Brandon W. Henderson, 34, of 13 Cline St., turned himself into the Norwalk Police Department on Saturday. Police had been looking for him since the special response team (SRT) used a search warrant Thursday morning at a suspected methamphetamine lab at Henderson’s residence.
Henderson was charged with illegal manufacturing of meth, a second-degree felony. If convicted, he faces two to eight years in prison and a maximum fine of $15,000.
Detective Sgt. Jim Fulton said police expected Henderson to be at his residence and when he wasn’t there during the drug raid, they issued a warrant for his arrest.
“We put the word out,” the detective added.
Two people were arrested at the scene Thursday. Jessica S. Bryan, 26, also of 13 Cline St., was charged with complicity to illegal manufacturing of meth. Henderson’s younger brother, Jacob G. Henderson, 29, of 21 Parsons St., was arrested on a probation violation through Norwalk Municipal Court.
“Two children were placed in the temporary custody of other relatives,” said Fulton, referring to minors who are 7 and 13 years old.
Bryan is being held on a $40,000 bond. Court records indicate if she posts bail, she is prohibited from possessing or consuming any “drugs of abuse.”
“We had been aware of this since probably January,” Fulton said last week, referring to the suspected meth lab. “I think he (Henderson) had been doing this longer. … He is the main person.”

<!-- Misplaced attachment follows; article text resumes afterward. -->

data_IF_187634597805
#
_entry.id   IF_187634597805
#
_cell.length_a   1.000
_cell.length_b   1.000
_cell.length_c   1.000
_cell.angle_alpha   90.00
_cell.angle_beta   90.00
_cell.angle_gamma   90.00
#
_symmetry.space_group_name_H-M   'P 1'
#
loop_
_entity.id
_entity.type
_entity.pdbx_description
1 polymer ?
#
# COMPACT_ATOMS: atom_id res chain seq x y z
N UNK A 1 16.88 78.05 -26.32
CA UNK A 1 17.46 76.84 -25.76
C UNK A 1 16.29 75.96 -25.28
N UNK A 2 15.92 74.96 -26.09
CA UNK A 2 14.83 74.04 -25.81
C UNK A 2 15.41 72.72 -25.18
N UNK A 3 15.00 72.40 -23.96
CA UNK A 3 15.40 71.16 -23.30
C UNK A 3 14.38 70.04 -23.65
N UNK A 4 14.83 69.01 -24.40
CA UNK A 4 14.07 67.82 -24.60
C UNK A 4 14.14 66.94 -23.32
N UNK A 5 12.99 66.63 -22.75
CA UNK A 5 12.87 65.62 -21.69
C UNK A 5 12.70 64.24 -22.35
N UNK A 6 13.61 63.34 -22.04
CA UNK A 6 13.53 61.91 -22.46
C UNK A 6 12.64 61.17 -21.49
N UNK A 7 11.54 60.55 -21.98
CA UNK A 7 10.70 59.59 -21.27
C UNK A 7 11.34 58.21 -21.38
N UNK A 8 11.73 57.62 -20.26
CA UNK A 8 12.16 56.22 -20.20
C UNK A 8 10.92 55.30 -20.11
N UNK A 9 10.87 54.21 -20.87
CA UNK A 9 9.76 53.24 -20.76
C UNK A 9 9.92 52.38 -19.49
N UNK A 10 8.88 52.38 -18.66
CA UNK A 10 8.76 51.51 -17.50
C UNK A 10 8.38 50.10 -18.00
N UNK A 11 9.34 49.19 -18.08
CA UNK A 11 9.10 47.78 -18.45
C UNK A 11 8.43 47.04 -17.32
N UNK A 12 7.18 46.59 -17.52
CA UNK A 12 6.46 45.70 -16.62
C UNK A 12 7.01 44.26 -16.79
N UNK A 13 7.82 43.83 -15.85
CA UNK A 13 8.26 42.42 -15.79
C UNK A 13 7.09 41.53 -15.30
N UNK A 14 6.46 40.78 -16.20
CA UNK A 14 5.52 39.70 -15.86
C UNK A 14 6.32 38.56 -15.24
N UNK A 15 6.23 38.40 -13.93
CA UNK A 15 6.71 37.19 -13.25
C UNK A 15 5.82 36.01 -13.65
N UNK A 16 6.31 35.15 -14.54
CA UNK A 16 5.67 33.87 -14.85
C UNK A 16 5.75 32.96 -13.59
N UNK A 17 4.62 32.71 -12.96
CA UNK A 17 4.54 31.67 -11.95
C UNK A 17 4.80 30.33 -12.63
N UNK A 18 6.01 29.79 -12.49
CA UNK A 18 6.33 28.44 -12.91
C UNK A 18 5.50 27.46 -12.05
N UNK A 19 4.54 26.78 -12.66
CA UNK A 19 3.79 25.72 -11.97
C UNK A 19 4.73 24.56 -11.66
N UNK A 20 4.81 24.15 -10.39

Members of the SRT used the search warrant at 13 Cline St. at 11:41 a.m. Thursday. The bust closed Cline from League to Fruen streets. North Central EMS and the Norwalk Fire Department were on stand-by.
In addition to the arrests of Bryan and Jacob Henderson, police discovered two people at the scene inside a vehicle. Fulton has said that pair wasn’t arrested, but were transported to the station, interviewed and released.
After the drug raid, agents with the Ohio Bureau of Criminal Investigation and members of METRICH, a 10-county drug task force, collected evidence and processed the scene for a couple hours. Lab results from BCI are pending.
“This was a one-pot method and there were several of those,” Fulton said. “If people are seeing suspicious activity in their neighborhood, report it to the police.”
Chief Dave Light, who retired Friday, has said there hadn’t been many meth-related incidents in Norwalk until recently.
“Meth heads have taken over Norwalk and methamphetamines are a nasty drug. It’s the meth users (who) can be dangerous and violent. Methamphetamines have been here three or four months now and we’ve taken more methamphetamine from (the) streets (in) the past three months than the past 10 years combined,” he said.